Balancing the Act: ADCQ newsletter -

Vicarious liability - what does it mean in practice?

This article by Karen Walters (Anti-Discrimination Commission Queensland Commissioner) first appeared in Balancing the Act Issue 3, July 1998 pages 4 to 5.


'It is clear that employers need to not only introduce policies but also to proactively ensure their dissemination and follow-up on the implementation'.

An employer can be held liable in law for the discriminatory acts of employees unless the employer can show that reasonable steps were taken to prevent the worker or agent breaching the discrimination laws. The imprimatur for this vicarious liability is section 133 of the Anti-Discrimination Act .

What is the extent of that potential liability?

It is important to realise that there can be no 'cut and dried' formula - it will very much depend upon the size of the workforce and the nature of the business as well as other variables. Clearly, what is reasonable for a large corporation may not be reasonable for small business. The level of responsibility of an employer should be seen as a sliding scale, the larger the corporation, the higher the risk of incidence of discrimination and thus the more onerous the obligation to take 'reasonable steps'. Nevertheless, all employers should consider their obligation in two contexts - preventative strategies as well as remedial strategies - that is to say, embracing strategies to discourage discrimination and harassment as well as setting in place a mechanism by which grievances and allegations of sexual harassment, should they occur, can be resolved swiftly and effectively within the organisation.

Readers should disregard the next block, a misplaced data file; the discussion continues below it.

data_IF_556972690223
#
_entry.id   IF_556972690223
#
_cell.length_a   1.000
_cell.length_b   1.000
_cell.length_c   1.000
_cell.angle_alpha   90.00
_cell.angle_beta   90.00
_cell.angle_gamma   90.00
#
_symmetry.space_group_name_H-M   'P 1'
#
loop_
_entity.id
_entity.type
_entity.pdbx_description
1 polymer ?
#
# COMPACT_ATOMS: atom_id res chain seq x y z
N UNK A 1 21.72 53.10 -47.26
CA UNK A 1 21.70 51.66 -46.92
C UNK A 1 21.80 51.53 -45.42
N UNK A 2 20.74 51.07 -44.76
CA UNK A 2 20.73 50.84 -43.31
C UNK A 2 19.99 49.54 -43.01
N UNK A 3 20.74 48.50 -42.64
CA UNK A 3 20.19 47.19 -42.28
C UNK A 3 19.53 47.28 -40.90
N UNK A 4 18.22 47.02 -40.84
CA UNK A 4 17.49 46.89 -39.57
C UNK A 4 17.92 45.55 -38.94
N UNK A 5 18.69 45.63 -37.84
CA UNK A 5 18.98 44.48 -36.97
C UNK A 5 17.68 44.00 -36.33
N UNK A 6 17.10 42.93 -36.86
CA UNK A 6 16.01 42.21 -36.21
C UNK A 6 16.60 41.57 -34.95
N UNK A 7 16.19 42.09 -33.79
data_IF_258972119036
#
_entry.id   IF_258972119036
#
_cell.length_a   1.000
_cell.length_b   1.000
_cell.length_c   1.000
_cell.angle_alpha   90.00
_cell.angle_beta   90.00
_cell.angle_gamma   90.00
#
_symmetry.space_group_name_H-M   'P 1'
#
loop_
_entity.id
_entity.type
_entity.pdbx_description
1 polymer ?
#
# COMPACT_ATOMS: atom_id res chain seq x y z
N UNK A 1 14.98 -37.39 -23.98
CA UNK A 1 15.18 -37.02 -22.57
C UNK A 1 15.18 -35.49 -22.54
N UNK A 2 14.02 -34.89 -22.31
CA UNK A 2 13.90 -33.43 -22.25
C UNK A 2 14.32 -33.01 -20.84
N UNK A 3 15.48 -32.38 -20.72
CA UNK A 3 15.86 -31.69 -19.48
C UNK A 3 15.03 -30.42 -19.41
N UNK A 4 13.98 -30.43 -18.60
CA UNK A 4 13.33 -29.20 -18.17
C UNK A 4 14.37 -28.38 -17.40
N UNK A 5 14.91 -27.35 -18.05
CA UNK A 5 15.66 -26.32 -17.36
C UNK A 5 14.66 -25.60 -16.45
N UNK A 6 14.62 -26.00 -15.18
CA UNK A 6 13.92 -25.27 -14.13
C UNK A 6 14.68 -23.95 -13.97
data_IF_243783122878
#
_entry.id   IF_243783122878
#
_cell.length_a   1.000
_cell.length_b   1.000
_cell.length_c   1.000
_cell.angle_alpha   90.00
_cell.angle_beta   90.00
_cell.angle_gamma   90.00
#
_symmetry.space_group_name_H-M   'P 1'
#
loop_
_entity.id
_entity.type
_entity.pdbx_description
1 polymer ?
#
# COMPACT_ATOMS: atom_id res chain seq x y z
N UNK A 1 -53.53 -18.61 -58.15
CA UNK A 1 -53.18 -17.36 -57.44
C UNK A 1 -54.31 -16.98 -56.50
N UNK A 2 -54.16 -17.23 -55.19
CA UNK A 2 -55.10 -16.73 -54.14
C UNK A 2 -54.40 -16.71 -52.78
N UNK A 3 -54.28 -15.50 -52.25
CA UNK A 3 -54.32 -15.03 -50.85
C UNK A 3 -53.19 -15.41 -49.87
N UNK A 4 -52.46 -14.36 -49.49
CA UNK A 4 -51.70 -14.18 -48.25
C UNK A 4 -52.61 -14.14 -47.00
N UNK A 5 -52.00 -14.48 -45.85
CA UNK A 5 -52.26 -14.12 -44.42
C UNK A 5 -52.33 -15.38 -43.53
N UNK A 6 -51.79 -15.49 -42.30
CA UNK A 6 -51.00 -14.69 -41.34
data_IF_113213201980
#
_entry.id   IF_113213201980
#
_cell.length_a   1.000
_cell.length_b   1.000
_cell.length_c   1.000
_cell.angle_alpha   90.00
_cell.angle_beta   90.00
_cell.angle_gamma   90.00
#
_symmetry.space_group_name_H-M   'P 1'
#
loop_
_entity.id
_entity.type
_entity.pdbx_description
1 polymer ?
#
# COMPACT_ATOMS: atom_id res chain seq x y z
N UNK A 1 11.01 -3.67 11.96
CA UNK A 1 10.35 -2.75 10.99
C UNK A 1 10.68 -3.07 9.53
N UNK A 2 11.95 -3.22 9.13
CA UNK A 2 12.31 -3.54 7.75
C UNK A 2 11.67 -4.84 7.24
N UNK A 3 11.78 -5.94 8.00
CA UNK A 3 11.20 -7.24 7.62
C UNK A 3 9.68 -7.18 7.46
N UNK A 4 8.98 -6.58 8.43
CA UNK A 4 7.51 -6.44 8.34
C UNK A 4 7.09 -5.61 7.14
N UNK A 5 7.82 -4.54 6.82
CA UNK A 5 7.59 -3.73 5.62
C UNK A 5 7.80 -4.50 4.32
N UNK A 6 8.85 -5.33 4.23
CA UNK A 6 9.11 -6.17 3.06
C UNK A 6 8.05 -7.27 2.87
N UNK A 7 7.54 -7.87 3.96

In terms of deciding the preventative strategies of what will amount to reasonable steps, an extremely useful document is the Sexual Harassment - a Code of Practice for Employers book which was published by the Commonwealth Sex Discrimination Commissioner a few years ago. In deciding how detailed and specific the preventative strategies ought be, the Code encourages employers to consider:

  • the size and structure of the organisation
  • available resources
  • nature of the work undertaken
  • gender imbalances and workforce profile (distribution of gender, age, and ethnicity of workforce)
  • history of sexual harassment
  • relevant provisions in industrial awards